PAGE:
I'm halfway through the book as a practicing certified teacher and so far agree with everything he says. I think that those who oppose inquiry as an instructional approach need to be careful that they do not become as dogmatic as those who fetishize it. Lemov has what I believe is the correct approach (see pg. 65) where he specifically speaks to several different constructivist strategies and explains they are neither good nor bad, their facility depends upon what is the most efficient way to meet your goal. He effectively takes on teachers who are to enamored with trendy instructional approaches, as well. Good teaching is always pragmatic and inquiry can be a powerful strategy when used in exactly the right way at the right time.

Catherine Johnson said...

His book does not endorse eclecticism, and it does explicitly endorse 'direct instruction.'

The book also repeatedly states that students should be taught to mastery, a core tenet of 'instructivism.'

Lemov went to business school; he says explicitly that student data is essential to everything one does in the classroom - and that the use of data in charter schools is the equivalent of what has happened in the business world, where data & measurement became important some time ago.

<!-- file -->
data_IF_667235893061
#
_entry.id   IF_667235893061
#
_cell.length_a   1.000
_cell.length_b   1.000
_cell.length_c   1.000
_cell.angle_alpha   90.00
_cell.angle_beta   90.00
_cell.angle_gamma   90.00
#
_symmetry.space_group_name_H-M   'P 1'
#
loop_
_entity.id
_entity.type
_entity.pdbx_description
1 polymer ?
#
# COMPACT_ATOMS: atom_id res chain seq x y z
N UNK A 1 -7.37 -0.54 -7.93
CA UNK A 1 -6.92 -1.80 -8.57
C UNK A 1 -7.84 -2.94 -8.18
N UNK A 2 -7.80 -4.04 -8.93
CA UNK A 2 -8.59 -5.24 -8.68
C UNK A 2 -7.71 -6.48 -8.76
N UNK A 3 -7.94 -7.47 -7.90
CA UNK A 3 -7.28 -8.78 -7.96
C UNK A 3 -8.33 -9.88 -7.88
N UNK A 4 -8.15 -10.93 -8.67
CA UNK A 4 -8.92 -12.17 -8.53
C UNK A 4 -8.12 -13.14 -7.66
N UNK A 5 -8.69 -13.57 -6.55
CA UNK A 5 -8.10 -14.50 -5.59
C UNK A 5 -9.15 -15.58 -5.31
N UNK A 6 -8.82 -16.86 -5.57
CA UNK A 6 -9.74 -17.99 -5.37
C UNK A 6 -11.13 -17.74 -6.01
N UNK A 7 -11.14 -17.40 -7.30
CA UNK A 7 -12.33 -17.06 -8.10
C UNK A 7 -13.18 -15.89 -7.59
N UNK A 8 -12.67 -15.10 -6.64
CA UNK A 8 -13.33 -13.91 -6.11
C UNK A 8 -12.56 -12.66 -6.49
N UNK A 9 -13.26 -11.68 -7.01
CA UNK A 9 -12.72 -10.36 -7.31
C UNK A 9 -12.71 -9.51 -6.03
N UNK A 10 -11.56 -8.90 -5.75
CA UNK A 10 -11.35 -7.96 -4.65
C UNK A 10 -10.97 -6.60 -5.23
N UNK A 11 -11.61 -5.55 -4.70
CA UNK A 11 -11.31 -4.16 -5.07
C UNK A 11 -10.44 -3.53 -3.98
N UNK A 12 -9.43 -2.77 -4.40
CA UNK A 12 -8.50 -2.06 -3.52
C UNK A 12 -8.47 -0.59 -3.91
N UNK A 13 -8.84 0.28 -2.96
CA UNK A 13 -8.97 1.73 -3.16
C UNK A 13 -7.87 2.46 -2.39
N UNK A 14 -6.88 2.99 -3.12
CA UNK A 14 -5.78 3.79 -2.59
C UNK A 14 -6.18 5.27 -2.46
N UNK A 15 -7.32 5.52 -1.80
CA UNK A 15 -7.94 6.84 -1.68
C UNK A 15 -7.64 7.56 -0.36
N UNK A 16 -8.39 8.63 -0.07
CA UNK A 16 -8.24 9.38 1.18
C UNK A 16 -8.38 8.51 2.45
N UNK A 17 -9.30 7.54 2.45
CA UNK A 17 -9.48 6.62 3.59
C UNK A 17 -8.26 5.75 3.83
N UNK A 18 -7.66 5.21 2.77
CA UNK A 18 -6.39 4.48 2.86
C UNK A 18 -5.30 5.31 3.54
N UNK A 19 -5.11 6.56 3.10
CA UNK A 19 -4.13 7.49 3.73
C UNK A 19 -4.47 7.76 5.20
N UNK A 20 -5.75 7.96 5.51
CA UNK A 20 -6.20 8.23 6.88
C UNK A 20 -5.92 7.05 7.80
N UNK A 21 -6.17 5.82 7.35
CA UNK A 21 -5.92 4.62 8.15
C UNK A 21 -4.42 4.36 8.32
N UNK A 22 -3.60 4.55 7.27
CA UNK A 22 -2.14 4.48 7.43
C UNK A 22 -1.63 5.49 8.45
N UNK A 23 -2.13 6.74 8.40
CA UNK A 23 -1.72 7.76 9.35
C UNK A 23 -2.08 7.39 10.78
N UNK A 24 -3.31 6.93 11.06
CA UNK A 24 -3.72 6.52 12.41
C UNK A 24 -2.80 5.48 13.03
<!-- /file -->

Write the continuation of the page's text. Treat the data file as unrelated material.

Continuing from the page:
Catherine Johnson said...

The only form of 'inquiry' I've seen Lemov discuss is guided inquiry, which is a form of direct instruction.

The Saxon Math elementary school books have guided inquiry lessons throughout, and I have never seen or heard a constructivist teacher or administrator applaud Saxon Math.

One last point: the people involved in this book are so opposed to conventional education school doctrine that they have founded an education school to teach the techniques explained in Teach Like a Champion: Teacher U at Hunter College.